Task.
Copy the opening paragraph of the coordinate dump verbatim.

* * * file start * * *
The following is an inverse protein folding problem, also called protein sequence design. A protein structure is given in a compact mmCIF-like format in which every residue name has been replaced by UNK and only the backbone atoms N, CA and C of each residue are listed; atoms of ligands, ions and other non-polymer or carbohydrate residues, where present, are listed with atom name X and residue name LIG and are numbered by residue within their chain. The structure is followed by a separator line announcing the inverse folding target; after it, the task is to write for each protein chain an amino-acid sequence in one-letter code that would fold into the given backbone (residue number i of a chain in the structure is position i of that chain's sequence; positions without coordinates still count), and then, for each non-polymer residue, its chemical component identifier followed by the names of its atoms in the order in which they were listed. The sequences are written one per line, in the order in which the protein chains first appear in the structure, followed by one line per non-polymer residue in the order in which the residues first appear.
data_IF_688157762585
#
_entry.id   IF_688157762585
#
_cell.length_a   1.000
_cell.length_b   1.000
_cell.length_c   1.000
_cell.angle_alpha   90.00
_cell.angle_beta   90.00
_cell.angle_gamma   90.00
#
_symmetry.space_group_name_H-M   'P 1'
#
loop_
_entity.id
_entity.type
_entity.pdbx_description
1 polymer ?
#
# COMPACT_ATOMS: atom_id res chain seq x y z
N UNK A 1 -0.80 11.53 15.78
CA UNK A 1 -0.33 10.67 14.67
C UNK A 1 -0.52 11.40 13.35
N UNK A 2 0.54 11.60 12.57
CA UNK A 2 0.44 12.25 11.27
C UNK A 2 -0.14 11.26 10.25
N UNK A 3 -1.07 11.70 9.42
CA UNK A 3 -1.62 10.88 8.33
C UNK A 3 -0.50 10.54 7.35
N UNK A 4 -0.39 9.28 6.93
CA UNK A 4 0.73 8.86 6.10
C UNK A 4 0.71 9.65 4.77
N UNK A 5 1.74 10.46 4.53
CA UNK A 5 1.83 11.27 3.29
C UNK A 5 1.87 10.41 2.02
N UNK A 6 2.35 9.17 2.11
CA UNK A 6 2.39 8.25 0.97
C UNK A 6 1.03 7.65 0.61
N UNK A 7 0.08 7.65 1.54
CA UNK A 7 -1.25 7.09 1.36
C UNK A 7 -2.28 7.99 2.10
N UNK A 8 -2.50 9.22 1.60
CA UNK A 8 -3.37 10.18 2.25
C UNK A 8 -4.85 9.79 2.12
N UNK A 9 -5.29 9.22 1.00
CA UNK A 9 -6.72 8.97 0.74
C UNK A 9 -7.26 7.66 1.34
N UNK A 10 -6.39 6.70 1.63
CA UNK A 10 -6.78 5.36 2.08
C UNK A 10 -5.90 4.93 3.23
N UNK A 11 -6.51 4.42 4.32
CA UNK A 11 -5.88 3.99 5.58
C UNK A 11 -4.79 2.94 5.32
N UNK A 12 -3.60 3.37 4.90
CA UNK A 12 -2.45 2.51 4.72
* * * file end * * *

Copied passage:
The following is an inverse protein folding problem, also called protein sequence design. A protein structure is given in a compact mmCIF-like format in which every residue name has been replaced by UNK and only the backbone atoms N, CA and C of each residue are listed; atoms of ligands, ions and other non-polymer or carbohydrate residues, where present, are listed with atom name X and residue name LIG and are numbered by residue within their chain. The structure is followed by a separator line announcing the inverse folding target; after it, the task is to write for each protein chain an amino-acid sequence in one-letter code that would fold into the given backbone (residue number i of a chain in the structure is position i of that chain's sequence; positions without coordinates still count), and then, for each non-polymer residue, its chemical component identifier followed by the names of its atoms in the order in which they were listed. The sequences are written one per line, in the order in which the protein chains first appear in the structure, followed by one line per non-polymer residue in the order in which the residues first appear.